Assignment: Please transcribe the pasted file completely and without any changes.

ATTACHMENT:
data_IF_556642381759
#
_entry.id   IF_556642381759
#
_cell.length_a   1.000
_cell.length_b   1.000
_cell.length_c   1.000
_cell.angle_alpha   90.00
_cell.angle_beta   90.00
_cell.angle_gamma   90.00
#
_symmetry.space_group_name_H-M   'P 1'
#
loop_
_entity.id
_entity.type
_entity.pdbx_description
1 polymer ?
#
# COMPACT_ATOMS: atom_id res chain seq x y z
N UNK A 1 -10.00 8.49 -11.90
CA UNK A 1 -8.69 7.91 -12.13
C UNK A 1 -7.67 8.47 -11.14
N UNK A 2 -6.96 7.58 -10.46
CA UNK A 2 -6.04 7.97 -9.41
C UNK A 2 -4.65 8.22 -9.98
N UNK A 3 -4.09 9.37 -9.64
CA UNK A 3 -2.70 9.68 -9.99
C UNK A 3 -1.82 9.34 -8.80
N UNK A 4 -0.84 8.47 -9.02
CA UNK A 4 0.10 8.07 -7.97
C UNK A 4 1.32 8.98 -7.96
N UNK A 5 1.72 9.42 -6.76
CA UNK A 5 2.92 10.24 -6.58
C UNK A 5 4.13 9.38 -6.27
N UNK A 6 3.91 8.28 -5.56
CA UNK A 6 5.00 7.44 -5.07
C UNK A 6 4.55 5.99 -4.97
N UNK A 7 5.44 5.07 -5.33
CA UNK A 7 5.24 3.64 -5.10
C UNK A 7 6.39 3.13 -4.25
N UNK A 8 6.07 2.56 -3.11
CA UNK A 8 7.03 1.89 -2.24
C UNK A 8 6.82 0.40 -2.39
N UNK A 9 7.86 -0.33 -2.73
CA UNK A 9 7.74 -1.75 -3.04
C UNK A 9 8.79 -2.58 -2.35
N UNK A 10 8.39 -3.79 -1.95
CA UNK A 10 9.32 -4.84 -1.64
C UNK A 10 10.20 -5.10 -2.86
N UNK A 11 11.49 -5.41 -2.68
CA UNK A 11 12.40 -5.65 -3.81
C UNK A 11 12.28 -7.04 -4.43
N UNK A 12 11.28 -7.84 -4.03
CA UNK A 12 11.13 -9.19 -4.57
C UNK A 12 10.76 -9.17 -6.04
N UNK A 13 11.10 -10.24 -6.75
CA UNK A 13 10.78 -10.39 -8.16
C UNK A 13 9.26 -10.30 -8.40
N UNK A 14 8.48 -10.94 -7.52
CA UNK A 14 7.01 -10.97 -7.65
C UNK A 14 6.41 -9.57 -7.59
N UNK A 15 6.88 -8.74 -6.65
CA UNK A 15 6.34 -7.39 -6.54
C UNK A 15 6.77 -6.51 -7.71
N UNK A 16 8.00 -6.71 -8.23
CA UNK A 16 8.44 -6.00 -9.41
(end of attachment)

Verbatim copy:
data_IF_556642381759
#
_entry.id   IF_556642381759
#
_cell.length_a   1.000
_cell.length_b   1.000
_cell.length_c   1.000
_cell.angle_alpha   90.00
_cell.angle_beta   90.00
_cell.angle_gamma   90.00
#
_symmetry.space_group_name_H-M   'P 1'
#
loop_
_entity.id
_entity.type
_entity.pdbx_description
1 polymer ?
#
# COMPACT_ATOMS: atom_id res chain seq x y z
N UNK A 1 -10.00 8.49 -11.90
CA UNK A 1 -8.69 7.91 -12.13
C UNK A 1 -7.67 8.47 -11.14
N UNK A 2 -6.96 7.58 -10.46
CA UNK A 2 -6.04 7.97 -9.41
C UNK A 2 -4.65 8.22 -9.98
N UNK A 3 -4.09 9.37 -9.64
CA UNK A 3 -2.70 9.68 -9.99
C UNK A 3 -1.82 9.34 -8.80
N UNK A 4 -0.84 8.47 -9.02
CA UNK A 4 0.10 8.07 -7.97
C UNK A 4 1.32 8.98 -7.96
N UNK A 5 1.72 9.42 -6.76
CA UNK A 5 2.92 10.24 -6.58
C UNK A 5 4.13 9.38 -6.27
N UNK A 6 3.91 8.28 -5.56
CA UNK A 6 5.00 7.44 -5.07
C UNK A 6 4.55 5.99 -4.97
N UNK A 7 5.44 5.07 -5.33
CA UNK A 7 5.24 3.64 -5.10
C UNK A 7 6.39 3.13 -4.25
N UNK A 8 6.07 2.56 -3.11
CA UNK A 8 7.03 1.89 -2.24
C UNK A 8 6.82 0.40 -2.39
N UNK A 9 7.86 -0.33 -2.73
CA UNK A 9 7.74 -1.75 -3.04
C UNK A 9 8.79 -2.58 -2.35
N UNK A 10 8.39 -3.79 -1.95
CA UNK A 10 9.32 -4.84 -1.64
C UNK A 10 10.20 -5.10 -2.86
N UNK A 11 11.49 -5.41 -2.68
CA UNK A 11 12.40 -5.65 -3.81
C UNK A 11 12.28 -7.04 -4.43
N UNK A 12 11.28 -7.84 -4.03
CA UNK A 12 11.13 -9.19 -4.57
C UNK A 12 10.76 -9.17 -6.04
N UNK A 13 11.10 -10.24 -6.75
CA UNK A 13 10.78 -10.39 -8.16
C UNK A 13 9.26 -10.30 -8.40
N UNK A 14 8.48 -10.94 -7.52
CA UNK A 14 7.01 -10.97 -7.65
C UNK A 14 6.41 -9.57 -7.59
N UNK A 15 6.88 -8.74 -6.65
CA UNK A 15 6.34 -7.39 -6.54
C UNK A 15 6.77 -6.51 -7.71
N UNK A 16 8.00 -6.71 -8.23
CA UNK A 16 8.44 -6.00 -9.41